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10 Future Stars Who Appeared on '80s Crime Shows

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Long before these stars were even a twinkle in a tabloid editor's eye, they built their resumes—and their acting chops—by guest starring in '80s crime shows.

1. Bryan Cranston — Matlock, "The Gift"

In a pre-Walter White world, Bryan Cranston plays an innocent man defended by the show’s titular hero, Ben Matlock.  This 1987 holiday-themed episode, part of the show's second season, even gets Cranston dressed in a Santa suit (he is charged with murdering his ex-wife during her Christmas party). To make things even sappier, the poor innocent man goes on trial because he was trying to visit his daughter. Prepare to get gooey over this episode full of holiday cheer. (Fun fact: Cranston would guest star on Matlock again, this time as a marriage counselor, in the 1991 episode "The Marriage Counselor.")

2. George Clooney — Murder She Wrote, "No Laughing Murder"

George Clooney has appeared in so many small roles that we could dedicate an entire “Before He Was Famous” post just to him. In fact, in 1987, he made appearances in two of the year’s top 10 shows (Golden Girls and Murder She Wrote). In Murder She Wrote, Clooney’s character gets engaged to the daughter of his father’s sworn enemy. Their weekend celebration at his future father-in-law’s retreat sets the scene for murder. Clooney has very little screen time, as Angela Lansbury was the main attraction. Oh, how the times have changed.

3. Liam Neeson — Miami Vice, "When Irish Eyes Are Crying"

Most people know Liam Neeson as a serious actor (Schindler’s List) who reinvented himself into an action hero (Taken). But we’re willing to bet most people can’t recall him on the '80s TV phenomenon, Miami Vice. Playing an IRA terrorist who romances Gina, a Miami detective, Neeson’s character meets a dramatic end by the episode’s conclusion.  What’s the funniest part of his appearance?  Neeson got the role by flirting with a casting director while he was in New York visiting Robert DeNiro.

4. Ed O'Neill — Hunter, "The Garbage Man"

A few years before Modern Family patriarch Ed O’Neill landed his breakthrough role on Married…with Children, he played a parole officer-turned-vigilante on a 1985 episode of Hunter. O’Neill had previously auditioned for the role of Sam Malone on Cheers, as had Hunter star Fred Dryer. And since Dryer played professional football for 13 years and Ed got cut by the Pittsburgh Steelers while in training camp, there might be some sort of “Six Degrees of Ed O’Neill” game in there somewhere…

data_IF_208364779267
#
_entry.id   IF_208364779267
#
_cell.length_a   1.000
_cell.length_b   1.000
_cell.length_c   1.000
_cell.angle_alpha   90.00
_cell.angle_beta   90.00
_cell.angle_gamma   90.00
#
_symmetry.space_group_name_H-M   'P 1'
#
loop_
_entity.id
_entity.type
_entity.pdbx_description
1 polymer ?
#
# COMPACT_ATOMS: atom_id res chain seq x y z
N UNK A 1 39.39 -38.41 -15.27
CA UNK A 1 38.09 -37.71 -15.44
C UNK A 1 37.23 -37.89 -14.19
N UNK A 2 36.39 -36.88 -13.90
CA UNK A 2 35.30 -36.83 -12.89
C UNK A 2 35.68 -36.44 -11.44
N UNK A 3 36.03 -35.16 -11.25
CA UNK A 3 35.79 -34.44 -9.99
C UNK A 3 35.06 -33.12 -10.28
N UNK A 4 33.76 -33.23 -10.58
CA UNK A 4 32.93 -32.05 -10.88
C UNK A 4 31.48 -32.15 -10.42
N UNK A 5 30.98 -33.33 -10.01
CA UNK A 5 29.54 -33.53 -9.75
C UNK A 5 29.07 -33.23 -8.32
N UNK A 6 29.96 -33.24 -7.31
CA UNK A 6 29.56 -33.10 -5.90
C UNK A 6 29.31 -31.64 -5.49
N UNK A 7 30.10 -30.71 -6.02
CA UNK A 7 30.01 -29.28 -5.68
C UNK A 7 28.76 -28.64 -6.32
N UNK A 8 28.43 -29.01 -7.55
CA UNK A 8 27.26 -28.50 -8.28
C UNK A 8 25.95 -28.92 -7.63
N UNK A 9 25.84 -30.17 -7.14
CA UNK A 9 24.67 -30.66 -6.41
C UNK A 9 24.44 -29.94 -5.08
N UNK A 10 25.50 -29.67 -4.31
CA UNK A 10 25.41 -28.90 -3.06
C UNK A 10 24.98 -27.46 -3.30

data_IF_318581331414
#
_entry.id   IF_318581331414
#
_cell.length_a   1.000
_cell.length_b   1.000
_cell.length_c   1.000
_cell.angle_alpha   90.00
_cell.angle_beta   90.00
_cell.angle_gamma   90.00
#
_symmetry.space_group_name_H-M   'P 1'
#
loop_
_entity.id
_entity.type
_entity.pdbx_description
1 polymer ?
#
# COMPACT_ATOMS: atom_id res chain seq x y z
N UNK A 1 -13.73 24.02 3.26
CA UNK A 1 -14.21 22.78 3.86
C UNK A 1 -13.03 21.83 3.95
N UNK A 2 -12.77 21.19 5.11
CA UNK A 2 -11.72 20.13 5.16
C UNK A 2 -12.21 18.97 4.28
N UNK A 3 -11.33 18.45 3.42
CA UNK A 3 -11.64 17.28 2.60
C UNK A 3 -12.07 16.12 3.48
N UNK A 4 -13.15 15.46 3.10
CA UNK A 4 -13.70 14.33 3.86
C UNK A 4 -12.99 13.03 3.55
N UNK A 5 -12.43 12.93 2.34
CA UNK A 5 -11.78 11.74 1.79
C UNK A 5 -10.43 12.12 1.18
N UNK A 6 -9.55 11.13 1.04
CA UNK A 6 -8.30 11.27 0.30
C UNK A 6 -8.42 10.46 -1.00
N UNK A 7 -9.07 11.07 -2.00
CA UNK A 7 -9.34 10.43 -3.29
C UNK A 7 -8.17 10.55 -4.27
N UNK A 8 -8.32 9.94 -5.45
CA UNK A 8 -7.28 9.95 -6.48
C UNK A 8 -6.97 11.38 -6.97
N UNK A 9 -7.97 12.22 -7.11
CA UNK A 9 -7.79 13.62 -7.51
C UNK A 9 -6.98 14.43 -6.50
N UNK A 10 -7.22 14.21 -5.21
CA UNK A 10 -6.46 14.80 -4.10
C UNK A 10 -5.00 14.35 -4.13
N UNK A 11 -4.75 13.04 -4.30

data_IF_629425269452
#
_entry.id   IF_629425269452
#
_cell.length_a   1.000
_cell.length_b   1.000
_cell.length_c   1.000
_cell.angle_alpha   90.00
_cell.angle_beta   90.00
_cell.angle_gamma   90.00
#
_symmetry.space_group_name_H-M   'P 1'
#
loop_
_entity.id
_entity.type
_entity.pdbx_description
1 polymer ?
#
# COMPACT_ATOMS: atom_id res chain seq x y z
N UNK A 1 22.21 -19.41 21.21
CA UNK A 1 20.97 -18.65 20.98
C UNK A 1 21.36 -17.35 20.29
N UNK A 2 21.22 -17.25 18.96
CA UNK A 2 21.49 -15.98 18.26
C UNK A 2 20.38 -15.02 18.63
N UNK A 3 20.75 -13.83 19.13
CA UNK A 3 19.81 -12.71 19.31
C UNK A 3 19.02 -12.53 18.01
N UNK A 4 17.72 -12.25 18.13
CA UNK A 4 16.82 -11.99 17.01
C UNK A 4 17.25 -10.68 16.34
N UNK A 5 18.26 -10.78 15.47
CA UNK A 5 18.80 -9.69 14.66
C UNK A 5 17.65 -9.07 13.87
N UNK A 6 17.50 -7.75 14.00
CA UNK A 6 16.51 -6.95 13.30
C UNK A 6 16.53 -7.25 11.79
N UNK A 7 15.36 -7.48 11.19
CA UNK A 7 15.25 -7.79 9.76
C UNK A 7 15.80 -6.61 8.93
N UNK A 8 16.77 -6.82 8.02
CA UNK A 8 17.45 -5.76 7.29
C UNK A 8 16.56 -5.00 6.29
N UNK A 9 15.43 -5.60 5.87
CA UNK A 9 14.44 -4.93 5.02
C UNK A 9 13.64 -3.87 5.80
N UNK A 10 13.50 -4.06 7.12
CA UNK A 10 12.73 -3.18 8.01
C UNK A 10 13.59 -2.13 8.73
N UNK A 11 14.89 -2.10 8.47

5. Cuba Gooding Jr. — MacGyver, "The Challenge"

Forget about the Jerry Maguire catchphrases and his Oscar speech—nothing compares to Cuba Gooding Jr.'s MacGyver appearances in the late '80s/early '90s. In a multi-episode arc, Gooding Jr. portrayed Billy Colton, member of the Colton bounty hunting family; "The Challenge" was the episode that caught our attention, mostly because of jokes on the Internet about MacGyver’s dramatic confrontation of a racist (see video above). Try as he may somehow Cuba Gooding Jr. will never escape being part of pop culture’s punch lines—even when he’s not acting crazy.

6. Kathy Bates — Cagney and Lacey, "Revenge"

Kathy Bates has done it all: She won an Oscar for Misery, directed episodes of HBO's Six Feet Under, had a few flops (North and American Outlaws) ... and had a guest-starring role in a 1986 episode of Cagney and Lacey. Bates appears as a domestic abuse victim that refuses to press charges against her husband. When he ends up dead, Bates becomes one of many possible suspects. Though she has very little screen time, you can see the makings of a star.